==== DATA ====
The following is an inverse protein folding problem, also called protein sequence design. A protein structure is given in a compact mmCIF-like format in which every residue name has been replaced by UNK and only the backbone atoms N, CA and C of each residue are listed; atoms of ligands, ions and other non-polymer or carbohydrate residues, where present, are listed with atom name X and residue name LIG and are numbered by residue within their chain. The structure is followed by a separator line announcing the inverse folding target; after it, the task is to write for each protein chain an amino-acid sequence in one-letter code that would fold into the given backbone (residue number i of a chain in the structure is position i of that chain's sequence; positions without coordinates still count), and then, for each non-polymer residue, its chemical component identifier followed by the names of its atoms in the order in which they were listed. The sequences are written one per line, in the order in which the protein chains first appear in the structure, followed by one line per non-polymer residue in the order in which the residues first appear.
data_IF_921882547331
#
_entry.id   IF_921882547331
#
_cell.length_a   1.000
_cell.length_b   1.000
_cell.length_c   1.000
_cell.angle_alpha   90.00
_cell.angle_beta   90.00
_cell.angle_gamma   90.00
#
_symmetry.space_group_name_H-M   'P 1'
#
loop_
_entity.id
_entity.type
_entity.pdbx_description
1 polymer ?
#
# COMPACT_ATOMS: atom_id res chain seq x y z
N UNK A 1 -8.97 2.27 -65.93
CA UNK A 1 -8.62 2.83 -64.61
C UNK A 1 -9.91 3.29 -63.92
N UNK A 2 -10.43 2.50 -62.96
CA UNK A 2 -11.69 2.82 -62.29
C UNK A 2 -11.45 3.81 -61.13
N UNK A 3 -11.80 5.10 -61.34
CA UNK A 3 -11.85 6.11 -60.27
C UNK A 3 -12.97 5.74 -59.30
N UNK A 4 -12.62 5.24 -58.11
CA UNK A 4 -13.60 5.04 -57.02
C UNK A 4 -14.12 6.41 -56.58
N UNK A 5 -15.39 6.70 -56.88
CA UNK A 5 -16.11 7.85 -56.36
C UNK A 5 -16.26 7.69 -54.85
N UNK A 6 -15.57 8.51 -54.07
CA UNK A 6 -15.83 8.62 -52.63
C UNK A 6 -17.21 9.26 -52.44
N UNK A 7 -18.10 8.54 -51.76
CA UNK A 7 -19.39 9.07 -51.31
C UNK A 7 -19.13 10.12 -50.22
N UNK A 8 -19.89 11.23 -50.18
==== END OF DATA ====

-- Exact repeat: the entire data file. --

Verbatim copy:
The following is an inverse protein folding problem, also called protein sequence design. A protein structure is given in a compact mmCIF-like format in which every residue name has been replaced by UNK and only the backbone atoms N, CA and C of each residue are listed; atoms of ligands, ions and other non-polymer or carbohydrate residues, where present, are listed with atom name X and residue name LIG and are numbered by residue within their chain. The structure is followed by a separator line announcing the inverse folding target; after it, the task is to write for each protein chain an amino-acid sequence in one-letter code that would fold into the given backbone (residue number i of a chain in the structure is position i of that chain's sequence; positions without coordinates still count), and then, for each non-polymer residue, its chemical component identifier followed by the names of its atoms in the order in which they were listed. The sequences are written one per line, in the order in which the protein chains first appear in the structure, followed by one line per non-polymer residue in the order in which the residues first appear.
data_IF_921882547331
#
_entry.id   IF_921882547331
#
_cell.length_a   1.000
_cell.length_b   1.000
_cell.length_c   1.000
_cell.angle_alpha   90.00
_cell.angle_beta   90.00
_cell.angle_gamma   90.00
#
_symmetry.space_group_name_H-M   'P 1'
#
loop_
_entity.id
_entity.type
_entity.pdbx_description
1 polymer ?
#
# COMPACT_ATOMS: atom_id res chain seq x y z
N UNK A 1 -8.97 2.27 -65.93
CA UNK A 1 -8.62 2.83 -64.61
C UNK A 1 -9.91 3.29 -63.92
N UNK A 2 -10.43 2.50 -62.96
CA UNK A 2 -11.69 2.82 -62.29
C UNK A 2 -11.45 3.81 -61.13
N UNK A 3 -11.80 5.10 -61.34
CA UNK A 3 -11.85 6.11 -60.27
C UNK A 3 -12.97 5.74 -59.30
N UNK A 4 -12.62 5.24 -58.11
CA UNK A 4 -13.60 5.04 -57.02
C UNK A 4 -14.12 6.41 -56.58
N UNK A 5 -15.39 6.70 -56.88
CA UNK A 5 -16.11 7.85 -56.36
C UNK A 5 -16.26 7.69 -54.85
N UNK A 6 -15.57 8.51 -54.07
CA UNK A 6 -15.83 8.62 -52.63
C UNK A 6 -17.21 9.26 -52.44
N UNK A 7 -18.10 8.54 -51.76
CA UNK A 7 -19.39 9.07 -51.31
C UNK A 7 -19.13 10.12 -50.22
N UNK A 8 -19.89 11.23 -50.18